The left side of PC1 is related to a positive valence, as shown by the high loadings of variables such as content, calm/relaxed, friendly, playful, and curious, whereas the right side is characterized by a negative valence, as shown by descriptors like nervous, frightened, agitated/anxious, frustrated, suffering, and angry/aggressive (Figure 3b). This means that brushing and, to a lesser extent, waiting for food are perceived by the interviewed persons as more positive situations, whereas isolation is clearly perceived as a negative situation.
The first two principal components explained 76.3% of total variance (PC1: 61.7%; PC2: 14.6%).

5. Discussion

The current study investigates the human–cat relationship and communication evaluating adult humans’ ability to classify single cat meows emitted in different well-defined and familiar contexts: waiting for food, brushing, and isolation. We also evaluated the effect of factors such as experience with cats, gender, and empathy toward animals and cats on human performance in the context recognition task. Finally, we asked participants to judge the emotional state of the meowing cat by scoring different descriptors, in order to highlight the perceived emotional valence (positive vs. negative).
Meowing is a common and mainly human-directed vocalization [34,35,42]; thus, in principle, it should represent a useful mean for cats to communicate their emotional states to humans. Furthermore, previous studies showed that meows emitted in these three different contexts can be successfully discriminated on the basis of a series of acoustic parameters [83]. In spite of this, our results suggest that adult humans have a limited capacity to discriminate among the production contexts of single meows (both outlier and medioid meows) in familiar contexts, and therefore seem unable to extract reliable specific information from cats’ meows.
In all contexts, the most representative meows of the specific situation (i.e., medioids) were assigned by participants to the correct context significantly more than meows with less core features, and thus more different from the typical sound emitted in the specific situation (outlier meows). However, even when taking into consideration exclusively meows most representative of a given context, the correct ratio of context assignment was never significantly above the random chance (0.33%). In particular, the best recognized meow was that emitted in the context “waiting for food”, with a rate of correct assignment of 40.44% (outlier meow = 27.11%), whereas the less recognized one was that emitted in the context “isolation”, with a rate of only 26.67% (outlier meow = 14.22%).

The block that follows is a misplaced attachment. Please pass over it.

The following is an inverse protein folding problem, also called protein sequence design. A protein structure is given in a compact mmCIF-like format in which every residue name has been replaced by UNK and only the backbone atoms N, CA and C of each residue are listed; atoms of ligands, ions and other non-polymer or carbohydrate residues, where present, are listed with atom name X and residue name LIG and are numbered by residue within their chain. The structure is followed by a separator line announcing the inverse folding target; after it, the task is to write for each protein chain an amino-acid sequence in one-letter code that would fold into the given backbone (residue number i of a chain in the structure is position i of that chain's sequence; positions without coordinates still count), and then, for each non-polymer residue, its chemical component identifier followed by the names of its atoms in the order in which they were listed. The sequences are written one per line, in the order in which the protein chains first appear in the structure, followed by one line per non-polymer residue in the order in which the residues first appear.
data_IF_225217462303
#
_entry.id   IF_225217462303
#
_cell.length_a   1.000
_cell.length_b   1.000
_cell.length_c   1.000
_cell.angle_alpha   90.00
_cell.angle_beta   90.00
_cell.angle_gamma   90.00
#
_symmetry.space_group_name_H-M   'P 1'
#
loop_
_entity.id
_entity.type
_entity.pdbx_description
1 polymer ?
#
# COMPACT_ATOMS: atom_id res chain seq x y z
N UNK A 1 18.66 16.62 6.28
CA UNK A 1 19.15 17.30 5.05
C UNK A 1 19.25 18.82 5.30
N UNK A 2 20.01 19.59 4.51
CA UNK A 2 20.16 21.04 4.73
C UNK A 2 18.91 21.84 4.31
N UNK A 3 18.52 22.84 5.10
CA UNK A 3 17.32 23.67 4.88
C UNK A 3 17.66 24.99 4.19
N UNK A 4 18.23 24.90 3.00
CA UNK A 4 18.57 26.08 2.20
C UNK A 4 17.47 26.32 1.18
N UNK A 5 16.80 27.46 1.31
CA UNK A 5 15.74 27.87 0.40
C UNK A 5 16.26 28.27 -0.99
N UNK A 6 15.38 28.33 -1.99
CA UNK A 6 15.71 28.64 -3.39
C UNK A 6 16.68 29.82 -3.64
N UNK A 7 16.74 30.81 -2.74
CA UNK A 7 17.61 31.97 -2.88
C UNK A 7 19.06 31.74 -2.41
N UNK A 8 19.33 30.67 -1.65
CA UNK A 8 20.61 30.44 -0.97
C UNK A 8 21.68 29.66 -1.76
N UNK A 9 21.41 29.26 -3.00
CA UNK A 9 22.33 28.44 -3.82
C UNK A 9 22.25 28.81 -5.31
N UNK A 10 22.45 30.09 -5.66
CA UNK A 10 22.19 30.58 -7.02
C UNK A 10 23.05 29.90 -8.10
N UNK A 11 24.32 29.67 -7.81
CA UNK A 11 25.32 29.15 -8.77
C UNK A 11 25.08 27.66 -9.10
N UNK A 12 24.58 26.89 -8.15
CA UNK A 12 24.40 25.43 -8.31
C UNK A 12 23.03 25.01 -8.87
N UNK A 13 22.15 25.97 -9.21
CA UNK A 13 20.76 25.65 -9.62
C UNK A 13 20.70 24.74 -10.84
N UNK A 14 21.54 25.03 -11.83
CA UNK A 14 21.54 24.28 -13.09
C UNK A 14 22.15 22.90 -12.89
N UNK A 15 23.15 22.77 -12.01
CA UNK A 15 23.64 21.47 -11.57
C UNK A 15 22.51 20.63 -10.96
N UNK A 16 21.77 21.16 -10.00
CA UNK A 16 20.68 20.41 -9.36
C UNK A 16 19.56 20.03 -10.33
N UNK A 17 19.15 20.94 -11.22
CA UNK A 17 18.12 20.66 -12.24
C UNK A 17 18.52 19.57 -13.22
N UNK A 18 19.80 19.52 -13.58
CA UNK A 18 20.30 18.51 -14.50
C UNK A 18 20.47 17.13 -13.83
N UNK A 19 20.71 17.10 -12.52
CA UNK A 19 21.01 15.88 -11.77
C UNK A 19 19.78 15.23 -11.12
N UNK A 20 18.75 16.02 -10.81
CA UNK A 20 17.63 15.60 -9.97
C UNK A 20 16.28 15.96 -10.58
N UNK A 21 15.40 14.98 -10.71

It is worth noting that the contexts in which cat meows were recorded, in particular waiting for food and isolation, were similar to the contexts used in previous studies [44,46,54] and were chosen because they are considered common ones for cats and humans and are associated to different emotional valence. However, differently from the results by Nicastro and Owren [44], our participants did not perform above chance in the context classification task. In this respect, our results are more in line with those by Ellis et al. [46], showing that vocalizations of unfamiliar cats are difficult to classify, and performance is above chance only when the vocalizing cat is the owned cat.
The finding that cat ownership positively affected classification is in line with previous work on cats [44,45,46] and other species [51,52], showing that experience with the species allows a better recognition of animal vocalizations. Despite the overall poor performance, cat owners were more accurate than nonowners in all contexts, with significant differences emerging for isolation and brushing, whereas having grown up with cats did not affect the accuracy rate. This suggests that regular and daily interactions may be more relevant than past experience in favoring the correct attribution. However, this seems to be true for acoustic cues, but not for visual cues: in fact, Dawson et al. [84] found that personal experience with cats (i.e., having ever lived with a cat, the number of years spent living with cats, the current number of owned cats) was not important for the correct identification of feline emotions from cats’ faces, and a previous study by Schirmer et al. [85] reported that humans without previous experience with dogs discriminate dogs’ facial expressions of both negative and positive emotions.